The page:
your spirit entered and has refused to leave.

O God, you called and your people called.
Your people showered me with praise and thanksgiving.
They saw hope in the church through me
and rejoiced in my call to be your servant.

O God, you called and I refused to listen.
Your people would throw stones at me.
They say my love is NOT from you;
they say I am NOT worthy to be your servant.
I cannot listen to you.

O God, you called and I refused to listen.
What are my parents going to say...what is the church going to say?
Where is the good news in this? You have taken my hopes and dreams.
I cannot listen...I will not listen!

O God, you called and I was afraid. Your SPIRIT will not leave!
Anxiety pulses through my veins. My heart is going to pound through my chest.
How could you lead me down this path of injustice?
It all feels like a practical joke...are you laughing?

O God, you called and I silently rejoiced!
Your freeing power released me from my fear.
Who can I trust...who can I share this joy and new life?
This new life and hopes and dreams and right relationships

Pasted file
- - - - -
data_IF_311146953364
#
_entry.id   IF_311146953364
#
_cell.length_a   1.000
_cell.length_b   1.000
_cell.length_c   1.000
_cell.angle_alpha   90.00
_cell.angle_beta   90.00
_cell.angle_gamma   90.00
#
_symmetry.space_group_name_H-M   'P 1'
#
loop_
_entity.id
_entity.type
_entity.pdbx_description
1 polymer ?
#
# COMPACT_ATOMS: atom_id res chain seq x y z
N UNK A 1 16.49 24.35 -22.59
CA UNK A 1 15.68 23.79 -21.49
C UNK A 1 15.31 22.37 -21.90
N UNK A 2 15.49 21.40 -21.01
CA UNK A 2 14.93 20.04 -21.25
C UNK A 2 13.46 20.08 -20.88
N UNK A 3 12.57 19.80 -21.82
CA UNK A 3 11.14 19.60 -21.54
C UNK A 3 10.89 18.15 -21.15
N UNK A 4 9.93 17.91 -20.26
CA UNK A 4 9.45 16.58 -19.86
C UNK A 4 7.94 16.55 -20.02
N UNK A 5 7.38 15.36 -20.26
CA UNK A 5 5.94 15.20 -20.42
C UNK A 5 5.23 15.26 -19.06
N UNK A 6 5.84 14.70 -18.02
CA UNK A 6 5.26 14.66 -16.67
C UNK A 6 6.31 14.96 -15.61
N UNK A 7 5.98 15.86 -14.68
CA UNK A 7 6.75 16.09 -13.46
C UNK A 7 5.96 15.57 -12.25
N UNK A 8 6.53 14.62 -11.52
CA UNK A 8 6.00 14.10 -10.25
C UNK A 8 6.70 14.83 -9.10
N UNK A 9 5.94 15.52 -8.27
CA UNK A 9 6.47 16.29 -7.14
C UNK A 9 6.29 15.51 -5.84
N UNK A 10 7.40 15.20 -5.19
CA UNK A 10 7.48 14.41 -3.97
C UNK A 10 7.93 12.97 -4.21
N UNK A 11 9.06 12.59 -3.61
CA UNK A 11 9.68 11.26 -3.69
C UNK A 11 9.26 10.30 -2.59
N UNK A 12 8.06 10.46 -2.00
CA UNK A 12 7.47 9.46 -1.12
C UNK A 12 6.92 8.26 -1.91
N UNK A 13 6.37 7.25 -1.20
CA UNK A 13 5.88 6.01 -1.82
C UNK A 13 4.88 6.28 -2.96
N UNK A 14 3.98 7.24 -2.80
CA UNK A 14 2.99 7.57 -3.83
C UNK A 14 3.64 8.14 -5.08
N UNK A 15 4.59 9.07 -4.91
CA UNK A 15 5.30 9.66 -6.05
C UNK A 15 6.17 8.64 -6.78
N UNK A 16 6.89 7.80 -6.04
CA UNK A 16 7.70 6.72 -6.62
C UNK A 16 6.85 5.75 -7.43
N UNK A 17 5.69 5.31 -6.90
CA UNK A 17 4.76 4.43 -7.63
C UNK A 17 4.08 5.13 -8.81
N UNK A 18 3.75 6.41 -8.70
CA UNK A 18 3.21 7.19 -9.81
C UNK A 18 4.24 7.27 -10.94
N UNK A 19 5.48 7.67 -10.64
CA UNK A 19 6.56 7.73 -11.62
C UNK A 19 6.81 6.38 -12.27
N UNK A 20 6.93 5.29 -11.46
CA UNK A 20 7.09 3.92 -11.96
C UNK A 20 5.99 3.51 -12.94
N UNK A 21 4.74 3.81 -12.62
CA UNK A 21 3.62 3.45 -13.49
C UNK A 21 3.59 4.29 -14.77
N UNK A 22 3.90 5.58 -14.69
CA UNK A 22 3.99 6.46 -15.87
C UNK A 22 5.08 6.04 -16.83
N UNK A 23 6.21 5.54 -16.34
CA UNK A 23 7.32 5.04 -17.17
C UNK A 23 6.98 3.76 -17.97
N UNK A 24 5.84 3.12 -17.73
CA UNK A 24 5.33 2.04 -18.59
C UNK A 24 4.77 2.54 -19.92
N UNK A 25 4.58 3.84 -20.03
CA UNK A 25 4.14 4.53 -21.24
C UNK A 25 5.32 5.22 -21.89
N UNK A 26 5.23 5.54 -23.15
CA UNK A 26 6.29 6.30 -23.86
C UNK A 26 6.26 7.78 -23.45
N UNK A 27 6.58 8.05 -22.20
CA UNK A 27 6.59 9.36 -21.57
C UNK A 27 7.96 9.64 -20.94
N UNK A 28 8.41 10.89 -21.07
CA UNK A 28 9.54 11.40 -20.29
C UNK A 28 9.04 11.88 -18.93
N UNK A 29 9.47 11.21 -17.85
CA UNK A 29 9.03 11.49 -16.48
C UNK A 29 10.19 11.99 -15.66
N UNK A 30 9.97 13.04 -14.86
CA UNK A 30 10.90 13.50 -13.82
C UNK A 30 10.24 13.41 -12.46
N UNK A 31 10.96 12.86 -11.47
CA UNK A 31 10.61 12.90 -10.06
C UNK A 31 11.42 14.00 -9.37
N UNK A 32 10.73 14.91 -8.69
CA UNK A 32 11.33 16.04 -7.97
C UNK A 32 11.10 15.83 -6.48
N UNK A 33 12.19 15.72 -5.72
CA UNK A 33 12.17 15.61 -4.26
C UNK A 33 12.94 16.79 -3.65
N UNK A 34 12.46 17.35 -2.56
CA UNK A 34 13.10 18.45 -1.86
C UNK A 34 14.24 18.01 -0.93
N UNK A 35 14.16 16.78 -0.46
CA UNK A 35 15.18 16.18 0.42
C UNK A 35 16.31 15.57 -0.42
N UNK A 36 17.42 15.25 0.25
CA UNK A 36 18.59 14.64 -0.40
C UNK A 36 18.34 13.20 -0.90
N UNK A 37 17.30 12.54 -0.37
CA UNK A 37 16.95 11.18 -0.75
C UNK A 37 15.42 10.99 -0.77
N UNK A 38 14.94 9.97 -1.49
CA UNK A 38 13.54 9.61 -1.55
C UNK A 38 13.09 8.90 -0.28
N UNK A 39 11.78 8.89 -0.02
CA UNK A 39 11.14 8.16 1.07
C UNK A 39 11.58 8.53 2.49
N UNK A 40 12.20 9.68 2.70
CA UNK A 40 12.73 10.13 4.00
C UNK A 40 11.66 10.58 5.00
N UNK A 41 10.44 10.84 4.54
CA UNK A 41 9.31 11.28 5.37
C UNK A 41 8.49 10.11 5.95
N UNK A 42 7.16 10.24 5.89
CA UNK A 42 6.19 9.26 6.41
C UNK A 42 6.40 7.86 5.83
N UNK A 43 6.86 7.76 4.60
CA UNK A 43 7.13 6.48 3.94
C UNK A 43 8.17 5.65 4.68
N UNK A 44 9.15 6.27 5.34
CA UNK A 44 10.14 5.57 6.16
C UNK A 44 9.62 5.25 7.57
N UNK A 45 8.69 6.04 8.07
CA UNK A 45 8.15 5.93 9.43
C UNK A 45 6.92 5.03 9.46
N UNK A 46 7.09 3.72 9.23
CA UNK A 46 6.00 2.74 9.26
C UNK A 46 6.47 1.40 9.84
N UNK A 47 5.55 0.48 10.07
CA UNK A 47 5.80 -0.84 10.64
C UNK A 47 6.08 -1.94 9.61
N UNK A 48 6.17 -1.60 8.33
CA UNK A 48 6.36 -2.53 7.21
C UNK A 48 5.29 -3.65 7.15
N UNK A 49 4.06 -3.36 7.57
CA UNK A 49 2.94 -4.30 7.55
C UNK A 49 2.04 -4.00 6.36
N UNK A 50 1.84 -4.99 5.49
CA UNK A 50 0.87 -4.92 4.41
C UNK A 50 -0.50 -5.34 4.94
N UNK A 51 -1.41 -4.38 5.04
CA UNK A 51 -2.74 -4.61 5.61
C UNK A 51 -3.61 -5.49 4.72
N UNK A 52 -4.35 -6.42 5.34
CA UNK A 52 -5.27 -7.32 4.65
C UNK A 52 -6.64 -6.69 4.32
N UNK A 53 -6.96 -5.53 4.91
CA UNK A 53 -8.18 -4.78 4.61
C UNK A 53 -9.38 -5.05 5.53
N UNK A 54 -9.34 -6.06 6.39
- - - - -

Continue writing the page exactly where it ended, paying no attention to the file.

and an authenticity You have called me to?

O God, you called and I rejoiced loudly!
You have led me down a new path, O God.
One full of abundant blessings and life.
As I gather in this new community, your presence is palpable.
You have called so many of us...pushing us forward to make paths
where paths do not exist.

O God, you have called and I have retreated.
I had to eat, drink, and survive.
How can I trust you where there is NO path?
Why does your spirit still stay within me?

O God, you have called. Where do I go now?


Wow. It's hard to believe that we head home tomorrow. Our time here has gone quickly, but it has been valuable in a myriad of ways. We have had large-group time together for worship, which is always an incredibly rich experience when with this particular family of believers. We also have gathered in small groups to discuss large group experiences, and have shared our individual journeys of discernment, seminary, job-seeking, and our ways of being in the world. Outside of group, some of us have, good-naturedly, argued over whose small group was the best, so it seems that, as a whole, our small group experiences have allowed for some deepening of the Spirit.